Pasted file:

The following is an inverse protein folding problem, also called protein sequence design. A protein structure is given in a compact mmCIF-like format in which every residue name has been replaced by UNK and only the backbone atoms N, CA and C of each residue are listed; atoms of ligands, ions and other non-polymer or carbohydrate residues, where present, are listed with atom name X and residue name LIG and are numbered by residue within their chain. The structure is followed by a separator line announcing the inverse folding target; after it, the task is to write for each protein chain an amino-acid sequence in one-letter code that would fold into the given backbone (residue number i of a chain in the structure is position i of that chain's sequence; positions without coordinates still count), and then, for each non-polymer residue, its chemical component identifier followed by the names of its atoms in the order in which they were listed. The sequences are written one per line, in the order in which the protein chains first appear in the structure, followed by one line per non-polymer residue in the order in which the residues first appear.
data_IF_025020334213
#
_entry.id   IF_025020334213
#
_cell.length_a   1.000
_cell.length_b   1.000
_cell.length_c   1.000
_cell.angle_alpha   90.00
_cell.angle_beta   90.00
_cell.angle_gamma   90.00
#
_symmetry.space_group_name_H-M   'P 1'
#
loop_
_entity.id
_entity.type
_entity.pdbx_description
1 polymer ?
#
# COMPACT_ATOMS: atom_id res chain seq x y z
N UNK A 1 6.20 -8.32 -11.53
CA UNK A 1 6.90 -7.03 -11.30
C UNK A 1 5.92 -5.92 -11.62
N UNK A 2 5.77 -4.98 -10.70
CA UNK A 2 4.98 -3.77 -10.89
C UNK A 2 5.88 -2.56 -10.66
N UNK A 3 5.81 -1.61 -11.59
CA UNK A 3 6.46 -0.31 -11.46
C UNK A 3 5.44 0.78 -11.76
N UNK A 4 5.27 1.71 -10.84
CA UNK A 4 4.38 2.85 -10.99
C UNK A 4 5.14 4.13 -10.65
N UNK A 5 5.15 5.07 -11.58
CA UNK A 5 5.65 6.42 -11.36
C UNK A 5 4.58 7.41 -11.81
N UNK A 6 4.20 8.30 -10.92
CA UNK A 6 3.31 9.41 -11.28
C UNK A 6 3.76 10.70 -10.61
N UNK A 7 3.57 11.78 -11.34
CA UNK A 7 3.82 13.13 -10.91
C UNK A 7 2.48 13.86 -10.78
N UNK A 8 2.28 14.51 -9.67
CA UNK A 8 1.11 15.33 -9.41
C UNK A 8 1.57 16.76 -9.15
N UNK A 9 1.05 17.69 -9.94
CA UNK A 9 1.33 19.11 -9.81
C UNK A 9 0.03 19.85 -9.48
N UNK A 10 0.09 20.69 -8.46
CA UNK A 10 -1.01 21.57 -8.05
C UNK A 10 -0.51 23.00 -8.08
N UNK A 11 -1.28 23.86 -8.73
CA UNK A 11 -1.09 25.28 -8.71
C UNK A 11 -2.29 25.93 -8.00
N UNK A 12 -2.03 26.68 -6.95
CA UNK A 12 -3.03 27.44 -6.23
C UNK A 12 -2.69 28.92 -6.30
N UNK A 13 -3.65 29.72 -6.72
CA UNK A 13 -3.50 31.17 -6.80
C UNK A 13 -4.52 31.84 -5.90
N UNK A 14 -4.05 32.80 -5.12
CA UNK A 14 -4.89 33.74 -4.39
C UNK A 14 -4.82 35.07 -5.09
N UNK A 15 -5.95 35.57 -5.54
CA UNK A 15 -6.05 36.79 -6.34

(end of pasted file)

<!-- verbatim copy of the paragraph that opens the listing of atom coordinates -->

The following is an inverse protein folding problem, also called protein sequence design. A protein structure is given in a compact mmCIF-like format in which every residue name has been replaced by UNK and only the backbone atoms N, CA and C of each residue are listed; atoms of ligands, ions and other non-polymer or carbohydrate residues, where present, are listed with atom name X and residue name LIG and are numbered by residue within their chain. The structure is followed by a separator line announcing the inverse folding target; after it, the task is to write for each protein chain an amino-acid sequence in one-letter code that would fold into the given backbone (residue number i of a chain in the structure is position i of that chain's sequence; positions without coordinates still count), and then, for each non-polymer residue, its chemical component identifier followed by the names of its atoms in the order in which they were listed. The sequences are written one per line, in the order in which the protein chains first appear in the structure, followed by one line per non-polymer residue in the order in which the residues first appear.